[80] The pharmaceutical compositions of this disclosure may be administered by nasal aerosol or inhalation. Such compositions are prepared according to techniques well-known in the art of pharmaceutical formulation and may be prepared as solutions in saline, employing benzyl alcohol or other suitable preservatives, absorption promoters to enhance bioavailability, fluorocarbons, and/or other solubilizing or dispersing agents known in the art. See, e.g. US Patent 6,803,031.

[81] Topical administration of the pharmaceutical compositions of this disclosure is especially useful when the desired treatment involves areas or organs readily accessible by topical application. For topical application topically to the skin, the pharmaceutical composition should be formulated with a suitable ointment containing the active components suspended or dissolved in a carrier. Carriers for topical administration of the compounds of this disclosure include, but are not limited to, mineral oil, liquid petroleum, white petroleum, propylene glycol,

polyoxyethylene polyoxypropylene compound, emulsifying wax, and water. Alternatively, the pharmaceutical composition can be formulated with a suitable lotion or cream containing the active compound suspended or dissolved in a carrier. Suitable carriers include, but are not limited to, mineral oil, sorbitan monostearate, polysorbate 60, cetyl esters wax, cetearyl alcohol, 2-octyldodecanol, benzyl alcohol, and water. The pharmaceutical compositions of this disclosure may also be topically applied to the lower intestinal tract by rectal suppository formulation or in a suitable enema formulation. Topically-transdermal patches and iontophoretic administration are also included in this disclosure.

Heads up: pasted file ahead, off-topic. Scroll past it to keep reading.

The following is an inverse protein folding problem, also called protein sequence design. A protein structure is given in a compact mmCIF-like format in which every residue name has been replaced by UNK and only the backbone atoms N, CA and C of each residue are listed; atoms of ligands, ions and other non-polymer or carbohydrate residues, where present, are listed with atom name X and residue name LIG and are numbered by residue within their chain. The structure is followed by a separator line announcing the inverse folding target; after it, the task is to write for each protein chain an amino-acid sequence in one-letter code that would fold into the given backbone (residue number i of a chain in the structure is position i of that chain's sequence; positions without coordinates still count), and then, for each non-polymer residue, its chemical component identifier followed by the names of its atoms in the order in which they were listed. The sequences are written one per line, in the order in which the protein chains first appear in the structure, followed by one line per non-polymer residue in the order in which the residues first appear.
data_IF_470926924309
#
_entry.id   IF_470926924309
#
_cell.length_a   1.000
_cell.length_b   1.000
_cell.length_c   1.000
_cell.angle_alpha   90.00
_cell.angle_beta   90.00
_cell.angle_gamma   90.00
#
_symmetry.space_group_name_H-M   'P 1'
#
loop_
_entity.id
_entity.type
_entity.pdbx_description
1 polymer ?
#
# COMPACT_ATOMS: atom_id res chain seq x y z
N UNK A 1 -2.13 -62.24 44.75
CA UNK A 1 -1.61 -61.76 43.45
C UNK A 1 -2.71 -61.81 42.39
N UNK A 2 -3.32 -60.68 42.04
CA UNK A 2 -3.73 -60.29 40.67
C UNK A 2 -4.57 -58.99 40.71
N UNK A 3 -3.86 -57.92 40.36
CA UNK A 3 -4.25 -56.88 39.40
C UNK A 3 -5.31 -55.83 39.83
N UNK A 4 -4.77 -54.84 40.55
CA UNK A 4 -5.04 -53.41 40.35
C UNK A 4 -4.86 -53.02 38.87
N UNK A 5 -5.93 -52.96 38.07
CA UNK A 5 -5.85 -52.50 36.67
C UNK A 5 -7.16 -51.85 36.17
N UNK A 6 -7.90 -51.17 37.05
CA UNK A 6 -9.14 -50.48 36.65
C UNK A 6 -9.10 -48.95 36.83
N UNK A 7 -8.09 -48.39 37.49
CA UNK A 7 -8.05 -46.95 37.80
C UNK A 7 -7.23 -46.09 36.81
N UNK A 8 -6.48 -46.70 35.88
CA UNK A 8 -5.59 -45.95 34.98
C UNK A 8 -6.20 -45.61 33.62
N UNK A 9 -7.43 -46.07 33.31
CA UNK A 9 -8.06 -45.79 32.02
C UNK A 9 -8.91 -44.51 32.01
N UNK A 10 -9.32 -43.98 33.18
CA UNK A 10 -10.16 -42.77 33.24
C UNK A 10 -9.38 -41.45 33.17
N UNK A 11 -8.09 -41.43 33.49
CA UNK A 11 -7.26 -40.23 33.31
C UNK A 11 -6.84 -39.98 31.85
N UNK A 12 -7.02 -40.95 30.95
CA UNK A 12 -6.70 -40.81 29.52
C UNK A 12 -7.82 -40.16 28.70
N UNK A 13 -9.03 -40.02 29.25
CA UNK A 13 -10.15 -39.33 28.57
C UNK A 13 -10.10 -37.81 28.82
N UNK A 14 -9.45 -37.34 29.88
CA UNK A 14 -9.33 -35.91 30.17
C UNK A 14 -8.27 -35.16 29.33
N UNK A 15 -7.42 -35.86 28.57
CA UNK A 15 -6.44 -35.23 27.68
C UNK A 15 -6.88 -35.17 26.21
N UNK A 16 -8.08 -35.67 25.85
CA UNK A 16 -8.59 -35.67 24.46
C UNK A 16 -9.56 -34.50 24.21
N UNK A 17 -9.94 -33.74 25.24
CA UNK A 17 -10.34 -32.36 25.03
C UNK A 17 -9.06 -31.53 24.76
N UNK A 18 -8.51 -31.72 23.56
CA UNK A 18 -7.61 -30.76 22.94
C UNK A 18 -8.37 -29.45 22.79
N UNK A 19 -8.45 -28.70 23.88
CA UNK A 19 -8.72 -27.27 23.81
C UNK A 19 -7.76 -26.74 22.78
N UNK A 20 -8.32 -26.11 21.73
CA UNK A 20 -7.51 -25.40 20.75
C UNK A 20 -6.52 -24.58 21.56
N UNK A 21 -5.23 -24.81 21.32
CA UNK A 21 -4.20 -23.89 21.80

[82] Application of the subject therapeutics may be local, so as to be administered at the site of interest. Various techniques can be used for providing the subject compositions at the site of interest, such as injection, use of catheters, trocars, projectiles, pluronic gel, stents, sustained drug release polymers or other device which provides for internal access.

[83] Thus, according to yet another embodiment, the compounds of this disclosure may be incorporated into compositions for coating an implantable medical device, such as prostheses, artificial valves, vascular grafts, stents, or catheters. Suitable coatings and the general preparation of coated implantable devices are known in the art and are exemplified in US Patents 6,099,562; 5,886,026; and 5,304,121. The coatings are typically biocompatible polymeric materials such as a hydrogel polymer, polymethyldisiloxane, polycaprolactone, polyethylene glycol, polylactic acid, ethylene vinyl acetate, and mixtures thereof. The coatings may optionally be further covered by a suitable topcoat of fluorosilicone, polysaccharides, polyethylene glycol, phospholipids or combinations thereof to impart controlled release characteristics in the composition. Coatings for invasive devices are to be included within the definition of pharmaceutically acceptable carrier, adjuvant or vehicle, as those terms are used herein.

[84] According to another embodiment, the disclosure provides a method of coating an implantable medical device comprising the step of contacting said device with the coating composition described above. It will be obvious to those skilled in the art that the coating of the device will occur prior to implantation into a mammal.

[85] According to another embodiment, the disclosure provides a method of impregnating an implantable drug release device comprising the step of contacting said drug release device with a compound or composition of this disclosure. Implantable drug release devices include, but are not limited to, biodegradable polymer capsules or bullets, non-degradable, diffusible polymer capsules and biodegradable polymer wafers.

[86] According to another embodiment, the disclosure provides an implantable medical device coated with a compound or a composition comprising a compound of this disclosure, such that said compound is therapeutically active.

[87] According to another embodiment, the disclosure provides an implantable drug release device impregnated with or containing a compound or a composition comprising a compound of this disclosure, such that said compound is released from said device and is therapeutically active.

[88] Where an organ or tissue is accessible because of removal from the patient, such organ or tissue may be bathed in a medium containing a composition of this disclosure, a composition of this disclosure may be painted onto the organ, or a composition of this disclosure may be applied in any other convenient way.

[89] In another embodiment, a composition of this disclosure further comprises a second therapeutic agent. The second therapeutic agent may be selected from any compound or therapeutic agent known to have or that demonstrates advantageous properties when